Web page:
Some guitarists prefer oil on there Non-Lacquered guitar necks. Oiled necks tend to have a nice feel for guitarists. For example, the Eddie Van Halen Wolfgang Guitars would come standard with a non lacquered oiled guitar neck. You can find an oil you would prefer to oil your guitar necks at many guitar stores. Some oil types include lemon oil, tung oil, or tinted oils. Once you find and oil your satisfied with do a small test on an area of the neck that is not exposed, maybe the butt end of the neck. Check to see if this will be the look and feel that you want on your guitar neck before you oil the whole neck. Basically take your cloth or chamois and apply light coats of oil to your guitar neck. If you get some oil on the frets just take a dry cloth and wipe off the frets. Of course, read the instructions on any oil that you purchase. Give the oil some time to dry and you have a nicely oiled neck. If your guitar neck is rather dry it may soak up the first coat quickly, so if this is the case you may have to apply another coat of oil once the first coat dries. Guitar Lemon Oil May help when oiling your guitar neck.
The string action can be raised or lowered by adjusting the bridge. If you don't feel comfortable adjusting the bridge yourself try your local guitar dealer. They usually employ technicians to help with guitar modification. Basically to raise or lower your bridge adjust the screws on both sides of the bridge. This is another trial and error process so adjust the bridge a little at a time and test. If you adjust the bridge to low your guitar may fret out. This means that the strings are adjusted to low and give false tones when certain notes are depressed on the fretboard. Also if you go to high your action may make it more difficult to play chords on your guitar. So a little Guitar Bridge adjustment can go a long way.
Some pickups come equipped with adjustable pole pieces. They are usually either screw type or hex nut type pole pieces. Some guitarists feel that adjusting the pole pieces so that they are a little closer to the strings give a fatter of better tone. Others say you should not adjust them. So it's up to you whether you want to try this task. Check out your pole pieces on your pickup and see if they are adjustable, and use either a small screwdriver or hex wrench to adjust. Adjust and test your instrument with small adjustments. Don't adjust to close to the strings or you'll get false tones. For more detailed info on Adjustable Pole Pieces click here.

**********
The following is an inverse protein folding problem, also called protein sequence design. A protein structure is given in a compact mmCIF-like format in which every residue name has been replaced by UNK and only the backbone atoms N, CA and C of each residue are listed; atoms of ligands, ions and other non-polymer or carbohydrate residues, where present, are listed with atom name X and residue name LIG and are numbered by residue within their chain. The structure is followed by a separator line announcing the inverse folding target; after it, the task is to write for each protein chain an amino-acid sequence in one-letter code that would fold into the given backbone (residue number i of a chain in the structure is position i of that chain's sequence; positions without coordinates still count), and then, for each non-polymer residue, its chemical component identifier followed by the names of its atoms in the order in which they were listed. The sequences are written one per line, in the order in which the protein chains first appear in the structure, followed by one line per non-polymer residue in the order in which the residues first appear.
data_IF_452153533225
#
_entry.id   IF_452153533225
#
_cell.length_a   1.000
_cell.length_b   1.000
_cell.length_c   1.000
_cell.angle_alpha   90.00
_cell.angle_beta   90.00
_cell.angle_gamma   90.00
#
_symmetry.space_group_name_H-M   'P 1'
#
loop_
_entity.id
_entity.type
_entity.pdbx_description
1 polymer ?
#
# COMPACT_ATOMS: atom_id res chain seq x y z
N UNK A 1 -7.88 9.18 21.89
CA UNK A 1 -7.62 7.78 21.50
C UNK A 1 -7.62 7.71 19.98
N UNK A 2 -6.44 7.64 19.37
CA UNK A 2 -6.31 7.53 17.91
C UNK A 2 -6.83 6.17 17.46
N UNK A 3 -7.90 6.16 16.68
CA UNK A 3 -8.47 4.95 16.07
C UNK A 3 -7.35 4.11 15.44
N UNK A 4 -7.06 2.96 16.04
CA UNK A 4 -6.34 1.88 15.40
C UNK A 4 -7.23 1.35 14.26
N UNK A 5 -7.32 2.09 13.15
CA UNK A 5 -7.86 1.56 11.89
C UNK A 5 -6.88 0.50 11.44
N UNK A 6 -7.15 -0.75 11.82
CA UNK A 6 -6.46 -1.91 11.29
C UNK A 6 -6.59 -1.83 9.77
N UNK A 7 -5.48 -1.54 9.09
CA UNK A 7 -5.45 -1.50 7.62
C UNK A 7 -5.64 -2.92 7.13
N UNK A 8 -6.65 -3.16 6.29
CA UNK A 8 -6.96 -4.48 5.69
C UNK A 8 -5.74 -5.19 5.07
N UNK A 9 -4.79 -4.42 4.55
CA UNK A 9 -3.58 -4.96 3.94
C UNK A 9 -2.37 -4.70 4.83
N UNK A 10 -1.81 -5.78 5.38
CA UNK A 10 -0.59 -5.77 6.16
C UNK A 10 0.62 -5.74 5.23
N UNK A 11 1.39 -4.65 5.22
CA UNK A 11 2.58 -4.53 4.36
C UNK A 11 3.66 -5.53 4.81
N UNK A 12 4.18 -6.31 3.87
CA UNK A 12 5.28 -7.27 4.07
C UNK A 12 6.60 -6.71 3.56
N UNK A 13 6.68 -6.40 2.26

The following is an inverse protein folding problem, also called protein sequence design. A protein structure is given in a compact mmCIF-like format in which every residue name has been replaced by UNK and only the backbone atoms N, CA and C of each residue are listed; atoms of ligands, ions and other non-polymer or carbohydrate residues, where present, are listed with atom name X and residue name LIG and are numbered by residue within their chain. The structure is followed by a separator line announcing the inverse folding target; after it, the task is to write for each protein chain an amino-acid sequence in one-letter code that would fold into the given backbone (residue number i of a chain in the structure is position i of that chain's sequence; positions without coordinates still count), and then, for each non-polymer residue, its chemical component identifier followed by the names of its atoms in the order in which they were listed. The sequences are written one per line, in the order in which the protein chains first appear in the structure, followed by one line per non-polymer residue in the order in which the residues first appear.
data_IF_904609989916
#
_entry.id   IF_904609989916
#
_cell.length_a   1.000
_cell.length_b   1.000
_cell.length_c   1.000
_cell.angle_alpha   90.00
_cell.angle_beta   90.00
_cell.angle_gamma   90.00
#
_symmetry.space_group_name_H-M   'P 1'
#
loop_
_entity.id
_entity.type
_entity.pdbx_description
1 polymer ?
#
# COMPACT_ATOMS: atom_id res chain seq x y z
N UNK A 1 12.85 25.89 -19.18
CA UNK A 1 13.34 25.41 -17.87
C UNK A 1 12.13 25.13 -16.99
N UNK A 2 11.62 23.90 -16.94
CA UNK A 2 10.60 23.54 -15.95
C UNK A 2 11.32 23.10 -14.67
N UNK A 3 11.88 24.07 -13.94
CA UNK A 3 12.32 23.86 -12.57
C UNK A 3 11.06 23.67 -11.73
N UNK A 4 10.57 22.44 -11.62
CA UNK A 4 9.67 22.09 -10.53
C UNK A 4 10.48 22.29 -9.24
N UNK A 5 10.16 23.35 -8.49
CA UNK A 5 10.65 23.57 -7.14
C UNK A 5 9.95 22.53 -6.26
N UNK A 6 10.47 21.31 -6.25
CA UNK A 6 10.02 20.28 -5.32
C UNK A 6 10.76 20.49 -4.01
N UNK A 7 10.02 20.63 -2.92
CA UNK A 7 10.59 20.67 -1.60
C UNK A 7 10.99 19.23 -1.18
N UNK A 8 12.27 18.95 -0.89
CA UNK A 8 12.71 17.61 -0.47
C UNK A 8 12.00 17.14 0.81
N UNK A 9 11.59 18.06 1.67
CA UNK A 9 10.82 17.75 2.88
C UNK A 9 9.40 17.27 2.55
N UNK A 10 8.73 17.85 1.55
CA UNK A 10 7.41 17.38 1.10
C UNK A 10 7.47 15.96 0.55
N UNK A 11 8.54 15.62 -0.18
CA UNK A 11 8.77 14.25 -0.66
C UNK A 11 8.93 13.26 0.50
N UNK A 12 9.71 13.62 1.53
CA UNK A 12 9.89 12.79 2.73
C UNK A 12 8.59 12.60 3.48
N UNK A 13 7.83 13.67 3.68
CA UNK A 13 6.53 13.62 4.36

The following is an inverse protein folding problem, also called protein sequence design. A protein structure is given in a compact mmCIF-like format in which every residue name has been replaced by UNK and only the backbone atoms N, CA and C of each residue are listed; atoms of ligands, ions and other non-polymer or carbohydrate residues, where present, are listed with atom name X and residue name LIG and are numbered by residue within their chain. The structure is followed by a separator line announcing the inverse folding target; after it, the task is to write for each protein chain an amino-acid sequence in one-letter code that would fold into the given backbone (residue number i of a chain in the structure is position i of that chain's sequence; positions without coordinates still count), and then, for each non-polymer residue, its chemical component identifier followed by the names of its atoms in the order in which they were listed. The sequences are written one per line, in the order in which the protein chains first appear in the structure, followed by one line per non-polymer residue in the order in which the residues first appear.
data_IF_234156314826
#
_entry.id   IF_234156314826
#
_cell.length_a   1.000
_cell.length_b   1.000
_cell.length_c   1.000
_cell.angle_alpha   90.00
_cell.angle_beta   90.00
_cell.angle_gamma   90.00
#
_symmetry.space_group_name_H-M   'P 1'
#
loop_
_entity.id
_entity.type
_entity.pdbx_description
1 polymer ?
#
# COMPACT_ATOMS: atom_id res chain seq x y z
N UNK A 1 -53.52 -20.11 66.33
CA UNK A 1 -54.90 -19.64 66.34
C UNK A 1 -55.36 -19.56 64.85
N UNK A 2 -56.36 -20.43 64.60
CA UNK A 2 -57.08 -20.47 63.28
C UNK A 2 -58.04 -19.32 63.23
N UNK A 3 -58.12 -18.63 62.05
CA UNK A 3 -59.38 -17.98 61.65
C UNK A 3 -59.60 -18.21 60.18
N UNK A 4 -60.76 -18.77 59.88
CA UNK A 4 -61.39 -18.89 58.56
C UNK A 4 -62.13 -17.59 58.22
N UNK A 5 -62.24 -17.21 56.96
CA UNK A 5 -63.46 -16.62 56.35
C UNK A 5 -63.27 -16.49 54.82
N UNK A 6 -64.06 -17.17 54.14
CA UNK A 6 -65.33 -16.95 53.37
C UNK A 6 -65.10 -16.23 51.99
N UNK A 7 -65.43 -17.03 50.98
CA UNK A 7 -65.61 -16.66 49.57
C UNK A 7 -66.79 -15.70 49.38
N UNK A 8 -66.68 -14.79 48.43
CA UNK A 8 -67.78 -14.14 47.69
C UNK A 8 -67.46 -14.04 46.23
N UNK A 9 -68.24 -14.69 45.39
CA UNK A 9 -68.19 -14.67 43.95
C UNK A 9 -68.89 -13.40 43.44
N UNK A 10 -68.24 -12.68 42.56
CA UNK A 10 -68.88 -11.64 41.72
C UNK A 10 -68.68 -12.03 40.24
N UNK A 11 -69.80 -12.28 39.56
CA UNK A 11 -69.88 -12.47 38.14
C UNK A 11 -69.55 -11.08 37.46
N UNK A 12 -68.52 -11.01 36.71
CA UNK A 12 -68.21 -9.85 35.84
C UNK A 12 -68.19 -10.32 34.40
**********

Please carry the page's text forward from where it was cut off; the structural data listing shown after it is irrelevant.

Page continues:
Sometimes your Guitar Tuning Pegs may feel loose and unstable. An adjustment may help out. The next time you restring your guitar take a small screwdriver and tighten up the screws on your tuning pegs on your guitar headstock so they are snug. Sometimes with constant string tension these pegs can loosen over time. Be fairly gentle with these adjustments because some tuners can damage easily. This tuner adjustment should help your tuning pegs keep the tension on the strings properly.
The nut is the plastic or bone piece located near the headstock that holds your strings in place. If you have a guitar with a tremelo or whammy bar that goes out of tune when you use the trem, try oiling the nut. Pull the string up a little and put a drop of oil in each string slot of the nut. Try not to get oil on the fretboard or headstock. OIling the nut should help the strings slide through the nut with less friction when the tremelo is used. Remember as always when using oil a little goes a long way.
Strap Locks are a great feature to add to your guitar. Strap Locks basically lock in the strap of your guitar so it doesn't fall and get damaged while your playing it. I can't tell you how many times I almost dropped my guitar before buying strap locks. If your buying more expensive guitars this is a must have option. I've found that Schaller Guitar Strap Locks and Buttons work great but others brands will do the trick. Basically just unscrew the old strap buttons off you guitar and screw in the new strap lock buttons that you buy. You'll also have to add the locking pieces of the strap lock to you strap itself. Screw those pieces together, and you should be able to snap in or strap lock your guitar. A wrench and screwdriver may be needed to add this strap lock option to your guitar and strap.
*These are some ideas to help with guitar setup. Always unplug your guitar from your amplifier before making any adjustment to guitar electronics. If you are a novice it may be a good idea to get a guitar setup done by a professional. Most music stores have in house technicians that can help with this process.